I've used all three, plus in-wall units. To me, concentrators seemed the easiest to work, but were always breaking down and needing repairs. So we search & search & search for replacement units. If you've a LARGE number of pts needing O2, will you have enough? If power goes out, where will you plug in? Where will you store/park extra machines? And you will need a cleaning schedule to include the nasty dusty filters! MY biggest pet peeve with concentrators was that there were never enough electirc sockets to accomodate the concentrator & IV pump & GT pump & nebulizer & CPM machine & electric bed (laptop plug, cell phone charger, cd player, personal fan)etc. GET THE IDEA?!?! And then if the roommate has equip also!
Big tanks were a nuisance r/t size & being awkward in the room, and then unit and central storage were problematic. Who will bring them to the floor? Will deliveries be sufficient if there's a large usage? And the need for WORKING REGULATORS? You need sufficient supply of them and staff need to be knowledgabe in the assemby (not always easy). Tank dollies, too.
Those little battery ones and/or liquid oxygen rechargeables last only briefly, but they are good for whch trransport and off-unit activities. Not long term use. Again, someone must be responsible for recharging them. Also, they empty out silently so your pt is on room air!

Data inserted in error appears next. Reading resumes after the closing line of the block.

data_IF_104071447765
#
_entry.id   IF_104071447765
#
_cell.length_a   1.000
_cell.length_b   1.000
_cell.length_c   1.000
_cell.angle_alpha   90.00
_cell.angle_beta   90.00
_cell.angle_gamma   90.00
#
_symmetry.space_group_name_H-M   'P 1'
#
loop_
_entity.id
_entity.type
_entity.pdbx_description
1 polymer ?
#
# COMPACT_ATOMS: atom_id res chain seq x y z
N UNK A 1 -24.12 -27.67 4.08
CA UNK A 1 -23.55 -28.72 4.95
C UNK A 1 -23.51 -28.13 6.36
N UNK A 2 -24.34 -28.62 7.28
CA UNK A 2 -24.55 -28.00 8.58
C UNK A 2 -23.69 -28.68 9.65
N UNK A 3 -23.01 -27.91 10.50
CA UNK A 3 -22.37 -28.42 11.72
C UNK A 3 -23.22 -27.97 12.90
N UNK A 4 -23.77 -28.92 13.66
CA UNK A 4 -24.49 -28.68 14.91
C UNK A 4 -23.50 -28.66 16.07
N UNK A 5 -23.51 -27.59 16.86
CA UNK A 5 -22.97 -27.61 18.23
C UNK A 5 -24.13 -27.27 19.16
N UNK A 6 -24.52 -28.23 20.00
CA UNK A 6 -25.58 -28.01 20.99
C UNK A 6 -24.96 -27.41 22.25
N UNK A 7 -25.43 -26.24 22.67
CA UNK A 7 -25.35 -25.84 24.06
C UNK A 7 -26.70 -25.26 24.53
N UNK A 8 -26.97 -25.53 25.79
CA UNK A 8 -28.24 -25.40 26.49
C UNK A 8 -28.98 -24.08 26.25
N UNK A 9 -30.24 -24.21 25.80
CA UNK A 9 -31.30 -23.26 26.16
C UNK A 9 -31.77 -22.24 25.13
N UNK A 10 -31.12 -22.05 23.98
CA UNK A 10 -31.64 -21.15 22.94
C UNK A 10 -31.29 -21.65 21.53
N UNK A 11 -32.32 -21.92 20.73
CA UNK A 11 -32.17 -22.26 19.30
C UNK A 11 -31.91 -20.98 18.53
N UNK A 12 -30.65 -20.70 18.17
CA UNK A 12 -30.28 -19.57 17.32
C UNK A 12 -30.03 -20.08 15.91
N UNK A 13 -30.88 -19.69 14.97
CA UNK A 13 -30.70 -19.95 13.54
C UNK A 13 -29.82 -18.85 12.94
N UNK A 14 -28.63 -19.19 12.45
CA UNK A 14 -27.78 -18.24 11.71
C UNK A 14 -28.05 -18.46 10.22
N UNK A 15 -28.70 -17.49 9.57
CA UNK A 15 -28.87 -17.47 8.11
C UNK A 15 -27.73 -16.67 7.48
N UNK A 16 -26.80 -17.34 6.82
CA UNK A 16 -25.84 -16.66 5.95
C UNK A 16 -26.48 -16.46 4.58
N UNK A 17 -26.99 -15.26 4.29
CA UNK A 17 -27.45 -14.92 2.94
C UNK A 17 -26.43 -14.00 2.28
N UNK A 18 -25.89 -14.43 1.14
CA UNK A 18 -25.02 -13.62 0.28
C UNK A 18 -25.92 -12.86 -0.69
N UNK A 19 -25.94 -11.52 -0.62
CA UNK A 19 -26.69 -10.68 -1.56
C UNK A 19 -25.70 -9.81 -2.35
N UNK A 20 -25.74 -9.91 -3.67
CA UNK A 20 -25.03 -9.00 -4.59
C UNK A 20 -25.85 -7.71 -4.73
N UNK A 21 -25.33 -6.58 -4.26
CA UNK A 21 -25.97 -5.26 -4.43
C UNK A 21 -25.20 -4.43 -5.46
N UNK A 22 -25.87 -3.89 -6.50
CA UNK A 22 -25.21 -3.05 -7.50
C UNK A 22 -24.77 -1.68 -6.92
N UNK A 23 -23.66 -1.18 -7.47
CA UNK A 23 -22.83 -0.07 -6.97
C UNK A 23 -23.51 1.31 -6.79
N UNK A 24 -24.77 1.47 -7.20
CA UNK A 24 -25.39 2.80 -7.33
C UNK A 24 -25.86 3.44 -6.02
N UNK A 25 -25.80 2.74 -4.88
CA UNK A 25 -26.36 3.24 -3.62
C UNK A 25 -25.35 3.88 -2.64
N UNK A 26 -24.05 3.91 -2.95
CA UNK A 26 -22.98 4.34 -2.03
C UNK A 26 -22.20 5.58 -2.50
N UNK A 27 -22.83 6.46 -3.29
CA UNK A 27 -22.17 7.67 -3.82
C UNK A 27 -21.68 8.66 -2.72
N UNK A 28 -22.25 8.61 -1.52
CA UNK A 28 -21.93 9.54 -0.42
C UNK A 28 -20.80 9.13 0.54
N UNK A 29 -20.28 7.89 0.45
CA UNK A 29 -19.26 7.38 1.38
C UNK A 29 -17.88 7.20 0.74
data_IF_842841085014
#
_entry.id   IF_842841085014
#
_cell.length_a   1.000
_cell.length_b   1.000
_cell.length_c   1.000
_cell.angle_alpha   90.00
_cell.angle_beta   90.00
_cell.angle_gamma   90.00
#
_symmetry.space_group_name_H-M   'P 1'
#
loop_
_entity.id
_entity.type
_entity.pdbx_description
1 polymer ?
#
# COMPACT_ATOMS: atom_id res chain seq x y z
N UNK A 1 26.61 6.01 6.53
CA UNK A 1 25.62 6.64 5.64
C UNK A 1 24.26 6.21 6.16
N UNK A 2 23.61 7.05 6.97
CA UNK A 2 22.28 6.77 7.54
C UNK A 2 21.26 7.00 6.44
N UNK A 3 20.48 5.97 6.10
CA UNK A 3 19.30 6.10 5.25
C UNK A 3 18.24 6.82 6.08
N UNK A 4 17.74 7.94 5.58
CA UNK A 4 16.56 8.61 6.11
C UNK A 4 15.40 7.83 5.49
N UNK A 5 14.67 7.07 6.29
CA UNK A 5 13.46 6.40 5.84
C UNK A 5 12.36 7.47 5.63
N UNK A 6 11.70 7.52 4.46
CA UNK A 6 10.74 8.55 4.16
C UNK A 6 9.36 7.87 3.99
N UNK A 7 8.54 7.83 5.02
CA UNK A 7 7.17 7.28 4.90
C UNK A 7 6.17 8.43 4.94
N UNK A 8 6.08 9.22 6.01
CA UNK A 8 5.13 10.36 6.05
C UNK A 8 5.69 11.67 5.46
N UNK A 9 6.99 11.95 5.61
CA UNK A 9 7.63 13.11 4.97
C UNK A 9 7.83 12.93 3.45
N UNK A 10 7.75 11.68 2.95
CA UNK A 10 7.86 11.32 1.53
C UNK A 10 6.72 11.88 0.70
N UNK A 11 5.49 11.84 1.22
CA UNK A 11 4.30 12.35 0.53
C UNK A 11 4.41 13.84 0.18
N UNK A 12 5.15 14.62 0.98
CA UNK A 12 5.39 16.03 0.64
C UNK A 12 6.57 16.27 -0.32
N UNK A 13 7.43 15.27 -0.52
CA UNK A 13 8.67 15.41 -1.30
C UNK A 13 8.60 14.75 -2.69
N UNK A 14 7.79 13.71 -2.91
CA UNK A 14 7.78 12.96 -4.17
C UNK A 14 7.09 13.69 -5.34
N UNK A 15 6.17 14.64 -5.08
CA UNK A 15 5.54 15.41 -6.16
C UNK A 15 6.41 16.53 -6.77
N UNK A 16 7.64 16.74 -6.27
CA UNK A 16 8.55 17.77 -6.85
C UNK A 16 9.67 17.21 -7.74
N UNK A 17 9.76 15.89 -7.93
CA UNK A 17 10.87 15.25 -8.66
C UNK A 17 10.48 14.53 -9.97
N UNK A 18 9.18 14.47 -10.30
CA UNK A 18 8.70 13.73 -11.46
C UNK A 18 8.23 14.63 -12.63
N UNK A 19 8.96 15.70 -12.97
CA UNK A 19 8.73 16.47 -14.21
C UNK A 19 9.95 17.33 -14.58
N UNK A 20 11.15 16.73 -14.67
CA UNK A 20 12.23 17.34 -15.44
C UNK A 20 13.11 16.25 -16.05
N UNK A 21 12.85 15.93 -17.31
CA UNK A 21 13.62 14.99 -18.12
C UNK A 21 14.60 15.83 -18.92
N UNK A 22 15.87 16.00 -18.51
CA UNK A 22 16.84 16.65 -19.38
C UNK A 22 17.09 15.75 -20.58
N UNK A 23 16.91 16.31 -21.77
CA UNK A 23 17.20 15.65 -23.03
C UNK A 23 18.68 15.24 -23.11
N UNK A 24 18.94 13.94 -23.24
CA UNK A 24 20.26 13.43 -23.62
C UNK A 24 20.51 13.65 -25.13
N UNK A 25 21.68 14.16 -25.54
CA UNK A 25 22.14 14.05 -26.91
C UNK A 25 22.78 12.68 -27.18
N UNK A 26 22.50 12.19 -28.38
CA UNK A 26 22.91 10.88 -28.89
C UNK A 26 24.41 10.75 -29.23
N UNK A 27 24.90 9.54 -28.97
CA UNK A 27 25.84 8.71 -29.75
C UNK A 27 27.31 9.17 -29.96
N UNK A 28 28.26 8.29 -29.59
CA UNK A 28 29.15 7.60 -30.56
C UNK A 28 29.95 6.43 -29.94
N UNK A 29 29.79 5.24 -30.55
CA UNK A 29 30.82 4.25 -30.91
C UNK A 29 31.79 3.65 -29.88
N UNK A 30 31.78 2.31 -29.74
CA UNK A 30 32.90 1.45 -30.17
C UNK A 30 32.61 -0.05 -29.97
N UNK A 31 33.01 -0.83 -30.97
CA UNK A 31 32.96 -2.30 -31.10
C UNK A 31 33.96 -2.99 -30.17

In-wall units were no-brainers but that was preplanned into the building of the walls They were a luxury! But flowmeters were a scarcity.
As supervisor in various LTC facilities, I've done them all in different combos. The time & energy I've spent making sure my units were covered could be horrendous some nights. I've faced all the problems I mentioned. Some employers rose to the challenges and worked to make the system work. And others...(let's not go there!). But with mgt accomodating the system, I personally would choose concentrators with big tank availability for quick use. Just my